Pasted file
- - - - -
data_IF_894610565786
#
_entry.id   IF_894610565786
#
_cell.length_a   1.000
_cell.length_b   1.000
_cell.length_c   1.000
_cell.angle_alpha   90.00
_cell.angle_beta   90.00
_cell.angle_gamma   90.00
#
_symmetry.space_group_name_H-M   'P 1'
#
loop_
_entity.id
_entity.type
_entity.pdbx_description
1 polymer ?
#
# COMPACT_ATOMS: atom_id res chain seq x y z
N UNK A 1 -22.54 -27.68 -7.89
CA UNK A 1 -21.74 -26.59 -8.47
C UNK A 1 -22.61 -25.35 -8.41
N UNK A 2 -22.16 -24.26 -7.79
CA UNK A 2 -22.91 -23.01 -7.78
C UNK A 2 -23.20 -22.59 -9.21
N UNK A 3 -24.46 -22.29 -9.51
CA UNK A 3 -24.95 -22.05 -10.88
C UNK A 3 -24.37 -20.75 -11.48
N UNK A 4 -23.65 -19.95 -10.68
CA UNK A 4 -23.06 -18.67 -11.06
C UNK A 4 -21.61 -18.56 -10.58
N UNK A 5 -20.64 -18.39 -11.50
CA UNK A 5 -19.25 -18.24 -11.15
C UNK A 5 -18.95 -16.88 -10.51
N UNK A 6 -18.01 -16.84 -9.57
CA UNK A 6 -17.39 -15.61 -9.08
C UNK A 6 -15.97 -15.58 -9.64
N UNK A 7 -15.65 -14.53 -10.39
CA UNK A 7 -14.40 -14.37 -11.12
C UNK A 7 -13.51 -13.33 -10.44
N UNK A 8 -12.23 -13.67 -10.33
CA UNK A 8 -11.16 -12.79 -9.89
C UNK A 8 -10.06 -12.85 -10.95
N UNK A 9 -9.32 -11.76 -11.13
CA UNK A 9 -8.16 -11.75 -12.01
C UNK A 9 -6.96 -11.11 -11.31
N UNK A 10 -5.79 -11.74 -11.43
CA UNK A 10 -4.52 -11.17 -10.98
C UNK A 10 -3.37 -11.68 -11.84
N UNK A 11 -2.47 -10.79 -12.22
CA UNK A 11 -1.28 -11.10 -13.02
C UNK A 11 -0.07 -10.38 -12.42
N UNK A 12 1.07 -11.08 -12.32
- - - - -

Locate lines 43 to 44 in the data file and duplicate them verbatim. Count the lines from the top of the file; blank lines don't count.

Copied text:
CA UNK A 8 -11.16 -12.79 -9.89
C UNK A 8 -10.06 -12.85 -10.95